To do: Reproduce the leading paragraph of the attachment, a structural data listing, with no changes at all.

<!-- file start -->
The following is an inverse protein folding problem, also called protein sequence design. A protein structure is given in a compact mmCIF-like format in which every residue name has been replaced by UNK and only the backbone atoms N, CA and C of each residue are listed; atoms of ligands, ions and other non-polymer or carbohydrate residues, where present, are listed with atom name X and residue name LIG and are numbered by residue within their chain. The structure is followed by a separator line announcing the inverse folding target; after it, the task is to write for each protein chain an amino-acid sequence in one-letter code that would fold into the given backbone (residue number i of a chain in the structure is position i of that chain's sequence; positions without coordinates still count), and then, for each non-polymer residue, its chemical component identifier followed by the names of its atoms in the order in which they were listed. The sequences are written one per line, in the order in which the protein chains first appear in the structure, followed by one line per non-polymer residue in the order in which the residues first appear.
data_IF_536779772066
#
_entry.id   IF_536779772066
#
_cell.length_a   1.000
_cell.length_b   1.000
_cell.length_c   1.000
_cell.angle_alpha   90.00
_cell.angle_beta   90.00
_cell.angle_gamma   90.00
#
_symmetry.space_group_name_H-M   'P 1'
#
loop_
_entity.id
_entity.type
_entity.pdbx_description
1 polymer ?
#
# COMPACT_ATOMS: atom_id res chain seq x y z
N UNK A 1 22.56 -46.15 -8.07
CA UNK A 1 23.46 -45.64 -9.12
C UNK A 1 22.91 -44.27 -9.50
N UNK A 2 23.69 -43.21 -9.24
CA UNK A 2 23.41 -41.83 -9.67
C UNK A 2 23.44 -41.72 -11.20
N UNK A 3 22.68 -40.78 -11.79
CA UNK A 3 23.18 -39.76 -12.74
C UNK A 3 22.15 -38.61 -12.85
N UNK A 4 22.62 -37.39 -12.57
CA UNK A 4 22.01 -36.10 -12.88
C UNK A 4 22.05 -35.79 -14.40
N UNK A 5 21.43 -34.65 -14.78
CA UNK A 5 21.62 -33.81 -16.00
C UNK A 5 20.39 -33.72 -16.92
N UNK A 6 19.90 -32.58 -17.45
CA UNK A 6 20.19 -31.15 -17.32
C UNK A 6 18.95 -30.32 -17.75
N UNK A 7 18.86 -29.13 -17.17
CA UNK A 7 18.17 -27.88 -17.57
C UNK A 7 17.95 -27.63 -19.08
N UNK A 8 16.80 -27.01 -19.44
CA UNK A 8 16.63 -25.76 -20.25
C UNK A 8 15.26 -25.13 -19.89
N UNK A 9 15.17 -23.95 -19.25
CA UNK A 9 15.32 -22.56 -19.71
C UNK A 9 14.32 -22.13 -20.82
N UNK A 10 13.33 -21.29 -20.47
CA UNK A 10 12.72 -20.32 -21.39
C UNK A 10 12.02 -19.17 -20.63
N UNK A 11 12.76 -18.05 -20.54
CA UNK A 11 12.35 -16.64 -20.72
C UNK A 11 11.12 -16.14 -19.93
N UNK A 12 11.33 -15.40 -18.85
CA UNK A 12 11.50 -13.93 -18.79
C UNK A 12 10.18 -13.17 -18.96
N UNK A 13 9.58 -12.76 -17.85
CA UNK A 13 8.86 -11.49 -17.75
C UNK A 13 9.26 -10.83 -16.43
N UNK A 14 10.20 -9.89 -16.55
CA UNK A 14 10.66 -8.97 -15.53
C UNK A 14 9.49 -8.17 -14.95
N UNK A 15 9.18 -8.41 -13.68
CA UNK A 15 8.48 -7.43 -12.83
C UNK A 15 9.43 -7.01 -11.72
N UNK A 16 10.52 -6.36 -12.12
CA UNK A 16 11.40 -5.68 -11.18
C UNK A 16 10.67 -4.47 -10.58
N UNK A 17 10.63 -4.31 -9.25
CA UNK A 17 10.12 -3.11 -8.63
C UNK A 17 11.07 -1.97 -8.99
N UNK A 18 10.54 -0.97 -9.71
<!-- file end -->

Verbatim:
The following is an inverse protein folding problem, also called protein sequence design. A protein structure is given in a compact mmCIF-like format in which every residue name has been replaced by UNK and only the backbone atoms N, CA and C of each residue are listed; atoms of ligands, ions and other non-polymer or carbohydrate residues, where present, are listed with atom name X and residue name LIG and are numbered by residue within their chain. The structure is followed by a separator line announcing the inverse folding target; after it, the task is to write for each protein chain an amino-acid sequence in one-letter code that would fold into the given backbone (residue number i of a chain in the structure is position i of that chain's sequence; positions without coordinates still count), and then, for each non-polymer residue, its chemical component identifier followed by the names of its atoms in the order in which they were listed. The sequences are written one per line, in the order in which the protein chains first appear in the structure, followed by one line per non-polymer residue in the order in which the residues first appear.